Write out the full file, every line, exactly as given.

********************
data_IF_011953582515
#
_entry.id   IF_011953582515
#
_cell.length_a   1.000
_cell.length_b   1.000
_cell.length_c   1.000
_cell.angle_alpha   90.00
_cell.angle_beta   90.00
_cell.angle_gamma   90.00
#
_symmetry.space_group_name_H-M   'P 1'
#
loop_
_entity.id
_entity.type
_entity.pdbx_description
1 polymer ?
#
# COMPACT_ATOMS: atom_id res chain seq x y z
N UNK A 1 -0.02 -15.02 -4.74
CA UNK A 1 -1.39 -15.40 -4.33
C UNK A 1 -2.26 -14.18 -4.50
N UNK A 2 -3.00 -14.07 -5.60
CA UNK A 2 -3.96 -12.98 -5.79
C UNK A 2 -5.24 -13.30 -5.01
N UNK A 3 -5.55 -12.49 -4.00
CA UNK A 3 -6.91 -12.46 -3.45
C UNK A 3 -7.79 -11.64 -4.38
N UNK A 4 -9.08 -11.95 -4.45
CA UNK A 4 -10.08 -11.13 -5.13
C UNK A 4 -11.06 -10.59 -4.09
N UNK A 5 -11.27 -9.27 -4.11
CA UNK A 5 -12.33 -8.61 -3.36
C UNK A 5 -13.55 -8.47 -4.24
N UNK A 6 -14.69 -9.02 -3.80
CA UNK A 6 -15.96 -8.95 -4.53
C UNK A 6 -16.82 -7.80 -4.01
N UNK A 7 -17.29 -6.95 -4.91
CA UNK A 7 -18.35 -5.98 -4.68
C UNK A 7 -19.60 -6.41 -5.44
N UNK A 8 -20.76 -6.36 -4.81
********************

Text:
data_IF_011953582515
#
_entry.id   IF_011953582515
#
_cell.length_a   1.000
_cell.length_b   1.000
_cell.length_c   1.000
_cell.angle_alpha   90.00
_cell.angle_beta   90.00
_cell.angle_gamma   90.00
#
_symmetry.space_group_name_H-M   'P 1'
#
loop_
_entity.id
_entity.type
_entity.pdbx_description
1 polymer ?
#
# COMPACT_ATOMS: atom_id res chain seq x y z
N UNK A 1 -0.02 -15.02 -4.74
CA UNK A 1 -1.39 -15.40 -4.33
C UNK A 1 -2.26 -14.18 -4.50
N UNK A 2 -3.00 -14.07 -5.60
CA UNK A 2 -3.96 -12.98 -5.79
C UNK A 2 -5.24 -13.30 -5.01
N UNK A 3 -5.55 -12.49 -4.00
CA UNK A 3 -6.91 -12.46 -3.45
C UNK A 3 -7.79 -11.64 -4.38
N UNK A 4 -9.08 -11.95 -4.45
CA UNK A 4 -10.08 -11.13 -5.13
C UNK A 4 -11.06 -10.59 -4.09
N UNK A 5 -11.27 -9.27 -4.11
CA UNK A 5 -12.33 -8.61 -3.36
C UNK A 5 -13.55 -8.47 -4.24
N UNK A 6 -14.69 -9.02 -3.80
CA UNK A 6 -15.96 -8.95 -4.53
C UNK A 6 -16.82 -7.80 -4.01
N UNK A 7 -17.29 -6.95 -4.91
CA UNK A 7 -18.35 -5.98 -4.68
C UNK A 7 -19.60 -6.41 -5.44
N UNK A 8 -20.76 -6.36 -4.81